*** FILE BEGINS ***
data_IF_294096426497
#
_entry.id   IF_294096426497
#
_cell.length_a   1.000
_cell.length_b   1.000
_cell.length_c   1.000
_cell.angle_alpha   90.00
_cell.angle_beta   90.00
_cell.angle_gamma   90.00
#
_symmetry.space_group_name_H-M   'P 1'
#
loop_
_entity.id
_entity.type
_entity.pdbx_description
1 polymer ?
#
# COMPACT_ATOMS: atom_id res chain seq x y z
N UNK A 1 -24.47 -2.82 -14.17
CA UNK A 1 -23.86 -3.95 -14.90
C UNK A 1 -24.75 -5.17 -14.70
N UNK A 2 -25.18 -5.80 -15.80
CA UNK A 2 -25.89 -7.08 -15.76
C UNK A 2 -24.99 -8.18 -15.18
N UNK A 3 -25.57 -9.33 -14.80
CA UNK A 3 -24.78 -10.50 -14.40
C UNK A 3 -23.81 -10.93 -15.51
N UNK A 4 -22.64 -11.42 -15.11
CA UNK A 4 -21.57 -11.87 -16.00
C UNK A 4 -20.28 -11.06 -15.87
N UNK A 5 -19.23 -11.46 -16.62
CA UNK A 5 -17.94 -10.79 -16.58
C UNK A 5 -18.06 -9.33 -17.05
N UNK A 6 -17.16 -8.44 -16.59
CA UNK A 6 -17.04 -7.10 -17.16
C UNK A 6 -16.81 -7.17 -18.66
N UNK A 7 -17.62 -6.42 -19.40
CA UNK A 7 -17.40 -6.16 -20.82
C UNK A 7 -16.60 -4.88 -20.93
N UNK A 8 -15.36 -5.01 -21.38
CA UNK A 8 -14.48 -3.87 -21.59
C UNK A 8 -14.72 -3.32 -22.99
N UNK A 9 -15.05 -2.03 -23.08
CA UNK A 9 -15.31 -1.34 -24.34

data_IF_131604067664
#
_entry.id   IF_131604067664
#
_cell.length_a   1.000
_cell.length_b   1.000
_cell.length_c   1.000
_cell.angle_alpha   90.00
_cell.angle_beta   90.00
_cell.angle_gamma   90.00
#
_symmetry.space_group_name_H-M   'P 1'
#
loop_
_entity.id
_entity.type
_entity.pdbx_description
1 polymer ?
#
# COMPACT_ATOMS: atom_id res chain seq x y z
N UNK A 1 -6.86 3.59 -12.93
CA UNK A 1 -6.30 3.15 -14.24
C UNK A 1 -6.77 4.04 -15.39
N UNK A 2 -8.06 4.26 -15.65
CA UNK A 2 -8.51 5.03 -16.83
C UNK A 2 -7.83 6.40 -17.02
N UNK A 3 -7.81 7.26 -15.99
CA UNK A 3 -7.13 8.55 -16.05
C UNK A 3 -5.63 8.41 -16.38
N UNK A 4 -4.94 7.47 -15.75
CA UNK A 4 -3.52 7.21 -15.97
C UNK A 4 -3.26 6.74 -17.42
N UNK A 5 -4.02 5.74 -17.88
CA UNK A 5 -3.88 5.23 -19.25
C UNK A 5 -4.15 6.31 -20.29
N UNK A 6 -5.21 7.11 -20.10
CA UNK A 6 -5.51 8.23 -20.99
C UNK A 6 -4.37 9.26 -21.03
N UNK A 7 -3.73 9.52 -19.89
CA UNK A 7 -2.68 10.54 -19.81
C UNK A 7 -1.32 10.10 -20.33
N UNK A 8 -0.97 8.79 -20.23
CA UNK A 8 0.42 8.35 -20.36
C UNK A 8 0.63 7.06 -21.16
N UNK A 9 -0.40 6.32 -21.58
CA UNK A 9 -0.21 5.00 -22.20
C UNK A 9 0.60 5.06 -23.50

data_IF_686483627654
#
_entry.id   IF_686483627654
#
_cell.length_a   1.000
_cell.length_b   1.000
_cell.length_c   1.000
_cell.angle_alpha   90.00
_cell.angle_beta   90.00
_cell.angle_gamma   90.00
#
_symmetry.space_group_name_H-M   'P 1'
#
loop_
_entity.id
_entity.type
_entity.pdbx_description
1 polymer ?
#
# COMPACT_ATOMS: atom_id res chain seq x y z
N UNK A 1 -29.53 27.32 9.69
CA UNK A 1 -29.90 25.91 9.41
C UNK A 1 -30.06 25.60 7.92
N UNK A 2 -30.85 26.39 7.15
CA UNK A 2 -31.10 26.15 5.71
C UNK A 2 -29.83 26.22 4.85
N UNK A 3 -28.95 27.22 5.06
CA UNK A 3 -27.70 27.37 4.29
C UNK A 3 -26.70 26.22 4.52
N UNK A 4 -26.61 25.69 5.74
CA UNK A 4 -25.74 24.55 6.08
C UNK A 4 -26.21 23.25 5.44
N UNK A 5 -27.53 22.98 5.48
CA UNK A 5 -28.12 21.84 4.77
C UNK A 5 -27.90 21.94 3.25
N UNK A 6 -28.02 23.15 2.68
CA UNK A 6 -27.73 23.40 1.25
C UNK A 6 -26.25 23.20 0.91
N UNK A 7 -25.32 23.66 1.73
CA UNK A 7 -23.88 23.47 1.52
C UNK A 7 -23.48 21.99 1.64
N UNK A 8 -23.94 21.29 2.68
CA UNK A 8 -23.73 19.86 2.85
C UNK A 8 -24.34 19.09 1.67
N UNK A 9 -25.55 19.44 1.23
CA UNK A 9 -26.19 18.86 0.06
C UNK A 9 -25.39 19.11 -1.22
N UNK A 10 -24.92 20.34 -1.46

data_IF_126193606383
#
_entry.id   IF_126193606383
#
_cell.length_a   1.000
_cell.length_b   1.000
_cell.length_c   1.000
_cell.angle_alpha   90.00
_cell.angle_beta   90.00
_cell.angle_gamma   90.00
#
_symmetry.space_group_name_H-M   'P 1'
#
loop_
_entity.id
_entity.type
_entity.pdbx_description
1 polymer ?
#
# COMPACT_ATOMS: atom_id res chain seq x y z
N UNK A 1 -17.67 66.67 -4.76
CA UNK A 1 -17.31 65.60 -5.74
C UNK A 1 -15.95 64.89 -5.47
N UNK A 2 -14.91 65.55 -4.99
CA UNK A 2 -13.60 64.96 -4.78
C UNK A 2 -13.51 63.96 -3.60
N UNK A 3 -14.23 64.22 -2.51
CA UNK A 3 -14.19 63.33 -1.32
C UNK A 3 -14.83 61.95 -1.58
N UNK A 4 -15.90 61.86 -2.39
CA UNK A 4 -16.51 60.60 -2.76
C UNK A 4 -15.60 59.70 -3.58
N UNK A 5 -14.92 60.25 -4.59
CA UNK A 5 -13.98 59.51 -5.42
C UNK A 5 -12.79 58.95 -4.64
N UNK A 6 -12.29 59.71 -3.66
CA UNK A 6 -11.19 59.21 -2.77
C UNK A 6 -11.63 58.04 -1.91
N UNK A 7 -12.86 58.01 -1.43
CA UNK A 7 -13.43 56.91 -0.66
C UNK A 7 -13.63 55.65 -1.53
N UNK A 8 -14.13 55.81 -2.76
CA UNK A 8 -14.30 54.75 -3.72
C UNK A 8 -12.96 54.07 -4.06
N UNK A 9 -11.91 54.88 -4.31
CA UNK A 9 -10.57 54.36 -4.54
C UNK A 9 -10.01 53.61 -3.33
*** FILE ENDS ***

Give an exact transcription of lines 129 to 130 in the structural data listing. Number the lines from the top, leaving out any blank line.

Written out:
N UNK A 6 -28.02 23.15 2.68
CA UNK A 6 -27.73 23.40 1.25